Silver – Leave Your Tin Foil Hat at the Door
It used to be said that one could judge someone by the company they kept. The problem for those moderately or opportunistically attracted to silver a look around most of the information sources for the metal will find the airwaves jammed with a flock of tin-foil hatted enthusiasts that are obsessed that the Powers That Be are manipulating down its price to get back at them. This is enough to put anyone serious off any metal. Between the gold bugs and the tin-foil hatters, the two metals that should be explicable in the most simple of monetary or store-of-value terms, are periodically turned into sideshow acts with resident freaks.
The length of the current malaise in the two metals has put the conspiracy theorists into a form of shock which has lessened their presence as opinion-formers. Paradoxically one hears more of them on the way up than when silver, for instance, is down in the dumps. On the way up they claim that the Fed/Big Banks/Bilderberg are holding back the rise. When the prices are down they are far more tranquil (usually because they are licking their wounds and wallowing in “I told you so” retrospective justification.
We have not been silver bulls for so long it’s difficult to remember when it last happened. Definitely we were of that persuasion when it was under $10 per oz. And we were decidedly of the “throw baby out with bathwater” when it soared to $50 in what we thought was a bout of collective insanity. Thus when I started turning bullish last year and predicted an $18 high for this year I thought I was being rather daring. However it was less than two weeks into the year that our target was fleetingly reached. This rapid move was not on any impetus we had foreseen but rather on the back of the surprise surge prompted by the Swiss franc revaluation. Not unsurprisingly the price has slid back in sympathy with gold.
I do however feel silver has the potential to outperform gold. The main rationale behind this is that I don’t expect gold to do much better than a high of $1,300 for 2015.. or at least not a sustained period over that level. Meanwhile silver with its industrial applications has the potential to ride economic recovery in the West (yes, I am still a bull on Western economies).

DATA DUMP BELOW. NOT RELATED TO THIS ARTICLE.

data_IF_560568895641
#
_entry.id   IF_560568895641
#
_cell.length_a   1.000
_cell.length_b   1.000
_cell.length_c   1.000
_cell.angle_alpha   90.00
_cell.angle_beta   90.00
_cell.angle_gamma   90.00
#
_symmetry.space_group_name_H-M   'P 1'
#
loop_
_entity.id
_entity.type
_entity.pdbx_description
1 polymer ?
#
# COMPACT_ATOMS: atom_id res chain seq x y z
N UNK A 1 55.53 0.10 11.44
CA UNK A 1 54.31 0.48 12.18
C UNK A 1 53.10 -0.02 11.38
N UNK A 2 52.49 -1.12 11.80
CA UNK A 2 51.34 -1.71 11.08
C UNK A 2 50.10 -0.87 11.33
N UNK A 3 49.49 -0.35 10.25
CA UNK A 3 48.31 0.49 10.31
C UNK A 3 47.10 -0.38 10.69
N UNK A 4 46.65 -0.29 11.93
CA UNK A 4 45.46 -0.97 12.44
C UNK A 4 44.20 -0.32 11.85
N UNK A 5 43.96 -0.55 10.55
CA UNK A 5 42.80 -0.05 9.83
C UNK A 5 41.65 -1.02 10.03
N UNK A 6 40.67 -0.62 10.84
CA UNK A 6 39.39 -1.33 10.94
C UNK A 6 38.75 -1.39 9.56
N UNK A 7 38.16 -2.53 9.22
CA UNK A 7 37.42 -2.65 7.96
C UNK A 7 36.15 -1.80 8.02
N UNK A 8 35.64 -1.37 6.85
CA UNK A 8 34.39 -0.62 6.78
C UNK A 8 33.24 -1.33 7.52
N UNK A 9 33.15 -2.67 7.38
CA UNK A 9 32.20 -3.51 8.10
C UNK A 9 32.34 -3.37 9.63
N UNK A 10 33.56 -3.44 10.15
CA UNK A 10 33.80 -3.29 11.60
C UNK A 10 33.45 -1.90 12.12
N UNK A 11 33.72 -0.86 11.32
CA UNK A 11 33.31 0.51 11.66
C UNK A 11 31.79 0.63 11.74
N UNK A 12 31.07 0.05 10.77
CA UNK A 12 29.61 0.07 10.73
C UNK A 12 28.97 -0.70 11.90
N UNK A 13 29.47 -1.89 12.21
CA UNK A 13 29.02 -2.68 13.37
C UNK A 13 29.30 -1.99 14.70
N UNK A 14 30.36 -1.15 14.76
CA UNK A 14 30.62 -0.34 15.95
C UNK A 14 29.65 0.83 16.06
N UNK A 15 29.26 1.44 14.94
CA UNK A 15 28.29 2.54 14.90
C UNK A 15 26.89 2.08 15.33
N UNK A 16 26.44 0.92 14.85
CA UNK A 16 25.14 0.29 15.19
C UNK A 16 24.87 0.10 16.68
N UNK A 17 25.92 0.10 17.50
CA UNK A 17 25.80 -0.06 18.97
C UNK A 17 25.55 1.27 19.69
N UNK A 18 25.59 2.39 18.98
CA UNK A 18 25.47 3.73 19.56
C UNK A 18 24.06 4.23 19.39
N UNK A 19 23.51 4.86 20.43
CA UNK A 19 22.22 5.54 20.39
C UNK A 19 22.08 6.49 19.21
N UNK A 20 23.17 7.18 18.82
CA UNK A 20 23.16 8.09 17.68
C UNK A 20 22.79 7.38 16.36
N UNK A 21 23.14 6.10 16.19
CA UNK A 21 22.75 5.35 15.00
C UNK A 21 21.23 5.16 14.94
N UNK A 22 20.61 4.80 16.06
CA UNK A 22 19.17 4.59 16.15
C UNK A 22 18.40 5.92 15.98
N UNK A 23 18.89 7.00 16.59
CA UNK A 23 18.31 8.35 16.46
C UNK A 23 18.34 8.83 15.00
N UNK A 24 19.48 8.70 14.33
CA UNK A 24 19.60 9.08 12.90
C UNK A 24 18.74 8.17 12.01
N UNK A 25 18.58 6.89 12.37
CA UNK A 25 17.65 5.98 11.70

Another thought that has struck me is that while the dip in gold to nearly $1,100 highlighted just how many gold producers were skating on thin ice with really high cash costs that were near the gold price or even higher. The vast bulk of silver producers had cash costs of $9 or lower when silver was a a “lowly” $14 per oz. This in an indisputably good position to be in and even better when one considers the kicker of Zinc, Lead, Copper or Gold that many silver miners have in their mix.
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Demand – Three Words
The chief fact we would focus on here is industrial, industrial, industrial. This is almost all you need to know. The whiplash from the declining demand for silver for photographic purposes is now history. The vast bulk of industrial applications for silver carry on and stronger Western economies should underpin and enhance this. The chart below shows the lay of the land. The metal is only reliant for 20% of its demand from investors.
Some Supply Considerations – Investment Drought to Bite
The Silver Institute is the main industry body (read lobby group) and despite what one might expect to be an innate bias, I have always found their silver surveys (which are prepared by the respected consultants GFMS) to be a fairly accurate reflection of what the supply/demand situation is and what it might become. In one of their recent surveys their arguments for a tighter supply situation were primarily:
- Mine supply expected to peak in next 2-3 years
- Current price levels maintaining production but constraining investment in new capacity
- Supply from secondary sources will remain under pressure. Falling from 25% of total supply in 2012 to 16% forecast for 2014
- Hedge book remains at low levels and hedging is not forecast to return to the market in strength
- Government sales are not expected to be a feature of the market in the years ahead